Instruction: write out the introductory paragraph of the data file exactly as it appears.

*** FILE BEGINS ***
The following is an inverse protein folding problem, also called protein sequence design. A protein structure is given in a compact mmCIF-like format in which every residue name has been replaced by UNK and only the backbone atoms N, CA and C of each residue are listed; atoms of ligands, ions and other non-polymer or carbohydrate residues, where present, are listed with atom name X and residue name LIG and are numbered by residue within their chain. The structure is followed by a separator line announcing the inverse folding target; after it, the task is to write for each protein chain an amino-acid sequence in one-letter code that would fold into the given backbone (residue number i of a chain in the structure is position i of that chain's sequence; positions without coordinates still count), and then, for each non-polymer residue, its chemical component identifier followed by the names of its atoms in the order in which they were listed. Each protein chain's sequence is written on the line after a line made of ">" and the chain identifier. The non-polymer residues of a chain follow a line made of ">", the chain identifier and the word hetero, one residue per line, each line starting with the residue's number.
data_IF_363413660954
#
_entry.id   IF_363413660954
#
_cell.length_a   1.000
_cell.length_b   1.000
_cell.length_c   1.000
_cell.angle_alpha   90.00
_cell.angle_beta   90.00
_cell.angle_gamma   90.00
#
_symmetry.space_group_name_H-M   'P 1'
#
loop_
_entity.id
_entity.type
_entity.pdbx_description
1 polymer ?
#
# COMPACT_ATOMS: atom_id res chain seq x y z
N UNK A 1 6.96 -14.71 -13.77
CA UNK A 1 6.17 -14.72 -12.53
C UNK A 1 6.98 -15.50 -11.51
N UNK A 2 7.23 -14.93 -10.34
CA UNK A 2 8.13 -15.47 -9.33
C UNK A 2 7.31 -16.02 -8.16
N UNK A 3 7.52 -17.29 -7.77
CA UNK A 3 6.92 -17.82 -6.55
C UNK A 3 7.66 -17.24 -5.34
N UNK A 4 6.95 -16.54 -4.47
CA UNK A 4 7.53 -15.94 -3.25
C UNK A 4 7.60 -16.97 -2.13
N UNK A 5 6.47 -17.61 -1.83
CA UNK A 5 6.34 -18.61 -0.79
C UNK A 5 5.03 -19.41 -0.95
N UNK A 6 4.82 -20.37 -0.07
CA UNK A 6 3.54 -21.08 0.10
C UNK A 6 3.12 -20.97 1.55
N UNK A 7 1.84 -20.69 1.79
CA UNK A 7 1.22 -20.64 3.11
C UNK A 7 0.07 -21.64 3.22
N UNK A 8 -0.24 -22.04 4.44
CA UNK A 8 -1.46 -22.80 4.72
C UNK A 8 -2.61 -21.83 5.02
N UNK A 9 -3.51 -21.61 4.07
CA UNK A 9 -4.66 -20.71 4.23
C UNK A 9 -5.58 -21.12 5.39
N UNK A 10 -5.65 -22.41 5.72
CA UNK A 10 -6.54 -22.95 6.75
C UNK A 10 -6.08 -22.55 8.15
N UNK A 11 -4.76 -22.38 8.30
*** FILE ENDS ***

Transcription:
The following is an inverse protein folding problem, also called protein sequence design. A protein structure is given in a compact mmCIF-like format in which every residue name has been replaced by UNK and only the backbone atoms N, CA and C of each residue are listed; atoms of ligands, ions and other non-polymer or carbohydrate residues, where present, are listed with atom name X and residue name LIG and are numbered by residue within their chain. The structure is followed by a separator line announcing the inverse folding target; after it, the task is to write for each protein chain an amino-acid sequence in one-letter code that would fold into the given backbone (residue number i of a chain in the structure is position i of that chain's sequence; positions without coordinates still count), and then, for each non-polymer residue, its chemical component identifier followed by the names of its atoms in the order in which they were listed. Each protein chain's sequence is written on the line after a line made of ">" and the chain identifier. The non-polymer residues of a chain follow a line made of ">", the chain identifier and the word hetero, one residue per line, each line starting with the residue's number.